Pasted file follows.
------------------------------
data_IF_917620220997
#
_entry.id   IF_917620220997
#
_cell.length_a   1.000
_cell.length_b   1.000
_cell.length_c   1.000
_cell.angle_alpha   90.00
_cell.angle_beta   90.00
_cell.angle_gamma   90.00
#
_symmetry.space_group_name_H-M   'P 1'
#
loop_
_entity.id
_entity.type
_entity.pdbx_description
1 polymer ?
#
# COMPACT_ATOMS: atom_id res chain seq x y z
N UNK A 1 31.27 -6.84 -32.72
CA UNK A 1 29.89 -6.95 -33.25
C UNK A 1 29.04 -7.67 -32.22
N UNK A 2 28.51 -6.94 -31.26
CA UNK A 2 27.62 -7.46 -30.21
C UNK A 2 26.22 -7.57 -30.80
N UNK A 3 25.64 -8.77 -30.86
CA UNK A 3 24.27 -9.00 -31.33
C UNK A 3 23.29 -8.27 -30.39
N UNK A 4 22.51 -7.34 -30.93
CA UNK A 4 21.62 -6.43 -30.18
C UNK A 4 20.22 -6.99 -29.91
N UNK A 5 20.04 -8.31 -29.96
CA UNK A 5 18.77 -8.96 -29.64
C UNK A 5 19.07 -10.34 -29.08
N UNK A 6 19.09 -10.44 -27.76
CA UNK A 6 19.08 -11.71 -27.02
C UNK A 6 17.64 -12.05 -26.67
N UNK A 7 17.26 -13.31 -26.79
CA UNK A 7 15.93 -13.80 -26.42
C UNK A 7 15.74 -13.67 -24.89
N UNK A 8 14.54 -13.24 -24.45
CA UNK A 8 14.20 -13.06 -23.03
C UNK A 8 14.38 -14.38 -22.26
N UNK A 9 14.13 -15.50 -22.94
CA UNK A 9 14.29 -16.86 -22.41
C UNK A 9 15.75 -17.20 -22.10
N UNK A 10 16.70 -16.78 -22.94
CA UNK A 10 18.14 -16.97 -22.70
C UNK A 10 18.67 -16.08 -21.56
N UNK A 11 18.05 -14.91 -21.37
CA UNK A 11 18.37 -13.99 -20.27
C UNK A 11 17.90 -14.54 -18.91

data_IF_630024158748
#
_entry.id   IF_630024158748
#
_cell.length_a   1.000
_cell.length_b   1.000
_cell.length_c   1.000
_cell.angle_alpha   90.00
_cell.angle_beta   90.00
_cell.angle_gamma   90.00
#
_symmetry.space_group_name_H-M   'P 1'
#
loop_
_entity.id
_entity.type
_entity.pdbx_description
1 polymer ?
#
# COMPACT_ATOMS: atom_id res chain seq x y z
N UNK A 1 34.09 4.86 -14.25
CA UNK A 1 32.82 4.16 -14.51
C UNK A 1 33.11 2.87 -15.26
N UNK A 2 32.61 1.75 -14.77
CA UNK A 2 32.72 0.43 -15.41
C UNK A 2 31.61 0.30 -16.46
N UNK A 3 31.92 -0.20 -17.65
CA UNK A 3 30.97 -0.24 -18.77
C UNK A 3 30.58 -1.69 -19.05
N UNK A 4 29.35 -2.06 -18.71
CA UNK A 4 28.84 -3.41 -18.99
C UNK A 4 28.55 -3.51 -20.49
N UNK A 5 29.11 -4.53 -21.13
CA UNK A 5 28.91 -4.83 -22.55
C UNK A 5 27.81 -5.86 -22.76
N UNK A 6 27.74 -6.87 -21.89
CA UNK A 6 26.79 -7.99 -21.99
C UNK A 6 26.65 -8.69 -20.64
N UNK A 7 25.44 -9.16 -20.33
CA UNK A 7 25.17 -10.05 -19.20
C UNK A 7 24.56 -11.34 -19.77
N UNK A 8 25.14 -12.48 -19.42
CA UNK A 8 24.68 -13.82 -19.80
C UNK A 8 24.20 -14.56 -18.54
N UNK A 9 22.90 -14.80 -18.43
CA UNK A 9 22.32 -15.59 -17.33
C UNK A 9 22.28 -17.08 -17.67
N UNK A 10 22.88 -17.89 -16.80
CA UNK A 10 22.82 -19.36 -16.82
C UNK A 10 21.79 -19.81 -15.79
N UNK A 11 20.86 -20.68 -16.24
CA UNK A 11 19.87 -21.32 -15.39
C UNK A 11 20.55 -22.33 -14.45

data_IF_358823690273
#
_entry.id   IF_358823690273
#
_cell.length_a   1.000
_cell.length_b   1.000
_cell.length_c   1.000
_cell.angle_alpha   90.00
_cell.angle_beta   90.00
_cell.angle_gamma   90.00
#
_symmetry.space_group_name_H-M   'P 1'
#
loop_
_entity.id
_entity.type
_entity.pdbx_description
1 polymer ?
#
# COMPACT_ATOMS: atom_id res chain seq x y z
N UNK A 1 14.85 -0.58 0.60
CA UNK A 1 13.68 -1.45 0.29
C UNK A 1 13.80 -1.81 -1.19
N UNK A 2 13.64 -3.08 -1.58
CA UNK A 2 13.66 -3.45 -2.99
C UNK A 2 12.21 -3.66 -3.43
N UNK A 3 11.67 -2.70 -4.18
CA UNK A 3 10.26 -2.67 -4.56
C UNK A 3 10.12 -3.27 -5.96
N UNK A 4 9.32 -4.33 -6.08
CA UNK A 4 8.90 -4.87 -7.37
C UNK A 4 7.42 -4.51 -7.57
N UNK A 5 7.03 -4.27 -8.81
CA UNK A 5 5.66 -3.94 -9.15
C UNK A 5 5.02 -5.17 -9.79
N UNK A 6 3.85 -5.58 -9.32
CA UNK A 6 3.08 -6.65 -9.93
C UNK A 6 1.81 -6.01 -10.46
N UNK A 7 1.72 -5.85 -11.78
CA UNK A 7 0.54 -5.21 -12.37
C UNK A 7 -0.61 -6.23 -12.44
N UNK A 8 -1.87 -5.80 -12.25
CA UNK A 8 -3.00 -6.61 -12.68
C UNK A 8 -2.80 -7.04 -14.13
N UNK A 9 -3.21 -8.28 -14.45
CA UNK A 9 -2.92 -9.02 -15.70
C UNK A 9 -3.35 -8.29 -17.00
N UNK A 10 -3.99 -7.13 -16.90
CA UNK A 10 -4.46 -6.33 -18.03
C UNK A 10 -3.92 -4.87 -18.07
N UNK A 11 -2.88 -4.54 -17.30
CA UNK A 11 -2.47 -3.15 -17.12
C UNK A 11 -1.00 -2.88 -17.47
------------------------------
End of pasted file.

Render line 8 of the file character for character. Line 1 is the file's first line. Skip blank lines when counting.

_cell.angle_alpha   90.00